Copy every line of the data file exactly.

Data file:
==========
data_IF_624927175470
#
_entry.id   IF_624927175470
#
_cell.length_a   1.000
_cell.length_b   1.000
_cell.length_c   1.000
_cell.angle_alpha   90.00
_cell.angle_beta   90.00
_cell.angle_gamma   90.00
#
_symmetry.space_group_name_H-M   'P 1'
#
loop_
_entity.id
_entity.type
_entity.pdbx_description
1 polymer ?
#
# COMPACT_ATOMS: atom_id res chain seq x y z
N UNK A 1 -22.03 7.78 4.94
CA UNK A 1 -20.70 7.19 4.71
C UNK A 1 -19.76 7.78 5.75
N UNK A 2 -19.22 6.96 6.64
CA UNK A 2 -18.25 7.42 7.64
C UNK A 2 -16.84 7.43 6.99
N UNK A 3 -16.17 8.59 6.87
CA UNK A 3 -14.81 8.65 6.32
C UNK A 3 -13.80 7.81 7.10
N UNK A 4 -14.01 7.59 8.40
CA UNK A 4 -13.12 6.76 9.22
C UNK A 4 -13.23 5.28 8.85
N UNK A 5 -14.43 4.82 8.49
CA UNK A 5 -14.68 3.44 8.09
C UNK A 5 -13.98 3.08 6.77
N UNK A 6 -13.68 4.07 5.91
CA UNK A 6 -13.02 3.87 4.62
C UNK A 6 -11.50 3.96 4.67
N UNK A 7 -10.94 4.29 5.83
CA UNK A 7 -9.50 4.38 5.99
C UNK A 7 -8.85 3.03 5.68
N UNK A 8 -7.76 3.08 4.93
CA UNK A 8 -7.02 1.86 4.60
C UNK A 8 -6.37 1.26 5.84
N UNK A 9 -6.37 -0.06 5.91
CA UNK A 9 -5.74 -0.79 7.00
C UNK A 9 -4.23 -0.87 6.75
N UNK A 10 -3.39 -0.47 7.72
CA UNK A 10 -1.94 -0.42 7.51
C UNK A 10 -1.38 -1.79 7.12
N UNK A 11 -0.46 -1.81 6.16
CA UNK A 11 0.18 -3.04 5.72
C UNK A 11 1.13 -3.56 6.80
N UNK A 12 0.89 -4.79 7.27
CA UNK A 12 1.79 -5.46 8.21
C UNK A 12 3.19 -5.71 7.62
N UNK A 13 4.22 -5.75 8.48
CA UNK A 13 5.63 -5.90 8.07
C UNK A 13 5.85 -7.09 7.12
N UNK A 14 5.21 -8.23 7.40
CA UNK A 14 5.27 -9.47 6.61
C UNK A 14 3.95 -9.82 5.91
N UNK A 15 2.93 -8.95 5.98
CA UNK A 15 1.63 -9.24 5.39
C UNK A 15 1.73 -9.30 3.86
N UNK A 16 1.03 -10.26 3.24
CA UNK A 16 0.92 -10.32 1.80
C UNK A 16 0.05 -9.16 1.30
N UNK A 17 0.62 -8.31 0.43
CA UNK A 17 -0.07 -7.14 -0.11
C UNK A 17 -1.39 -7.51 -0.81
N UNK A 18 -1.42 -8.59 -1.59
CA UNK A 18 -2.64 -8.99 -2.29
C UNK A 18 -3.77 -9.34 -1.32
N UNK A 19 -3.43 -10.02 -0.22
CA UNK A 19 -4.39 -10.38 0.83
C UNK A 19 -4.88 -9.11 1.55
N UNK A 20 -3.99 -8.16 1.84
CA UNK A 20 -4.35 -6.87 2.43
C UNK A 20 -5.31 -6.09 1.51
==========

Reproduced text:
data_IF_624927175470
#
_entry.id   IF_624927175470
#
_cell.length_a   1.000
_cell.length_b   1.000
_cell.length_c   1.000
_cell.angle_alpha   90.00
_cell.angle_beta   90.00
_cell.angle_gamma   90.00
#
_symmetry.space_group_name_H-M   'P 1'
#
loop_
_entity.id
_entity.type
_entity.pdbx_description
1 polymer ?
#
# COMPACT_ATOMS: atom_id res chain seq x y z
N UNK A 1 -22.03 7.78 4.94
CA UNK A 1 -20.70 7.19 4.71
C UNK A 1 -19.76 7.78 5.75
N UNK A 2 -19.22 6.96 6.64
CA UNK A 2 -18.25 7.42 7.64
C UNK A 2 -16.84 7.43 6.99
N UNK A 3 -16.17 8.59 6.87
CA UNK A 3 -14.81 8.65 6.32
C UNK A 3 -13.80 7.81 7.10
N UNK A 4 -14.01 7.59 8.40
CA UNK A 4 -13.12 6.76 9.22
C UNK A 4 -13.23 5.28 8.85
N UNK A 5 -14.43 4.82 8.49
CA UNK A 5 -14.68 3.44 8.09
C UNK A 5 -13.98 3.08 6.77
N UNK A 6 -13.68 4.07 5.91
CA UNK A 6 -13.02 3.87 4.62
C UNK A 6 -11.50 3.96 4.67
N UNK A 7 -10.94 4.29 5.83
CA UNK A 7 -9.50 4.38 5.99
C UNK A 7 -8.85 3.03 5.68
N UNK A 8 -7.76 3.08 4.93
CA UNK A 8 -7.02 1.86 4.60
C UNK A 8 -6.37 1.26 5.84
N UNK A 9 -6.37 -0.06 5.91
CA UNK A 9 -5.74 -0.79 7.00
C UNK A 9 -4.23 -0.87 6.75
N UNK A 10 -3.39 -0.47 7.72
CA UNK A 10 -1.94 -0.42 7.51
C UNK A 10 -1.38 -1.79 7.12
N UNK A 11 -0.46 -1.81 6.16
CA UNK A 11 0.18 -3.04 5.72
C UNK A 11 1.13 -3.56 6.80
N UNK A 12 0.89 -4.79 7.27
CA UNK A 12 1.79 -5.46 8.21
C UNK A 12 3.19 -5.71 7.62
N UNK A 13 4.22 -5.75 8.48
CA UNK A 13 5.63 -5.90 8.07
C UNK A 13 5.85 -7.09 7.12
N UNK A 14 5.21 -8.23 7.40
CA UNK A 14 5.27 -9.47 6.61
C UNK A 14 3.95 -9.82 5.91
N UNK A 15 2.93 -8.95 5.98
CA UNK A 15 1.63 -9.24 5.39
C UNK A 15 1.73 -9.30 3.86
N UNK A 16 1.03 -10.26 3.24
CA UNK A 16 0.92 -10.32 1.80
C UNK A 16 0.05 -9.16 1.30
N UNK A 17 0.62 -8.31 0.43
CA UNK A 17 -0.07 -7.14 -0.11
C UNK A 17 -1.39 -7.51 -0.81
N UNK A 18 -1.42 -8.59 -1.59
CA UNK A 18 -2.64 -8.99 -2.29
C UNK A 18 -3.77 -9.34 -1.32
N UNK A 19 -3.43 -10.02 -0.22
CA UNK A 19 -4.39 -10.38 0.83
C UNK A 19 -4.88 -9.11 1.55
N UNK A 20 -3.99 -8.16 1.84
CA UNK A 20 -4.35 -6.87 2.43
C UNK A 20 -5.31 -6.09 1.51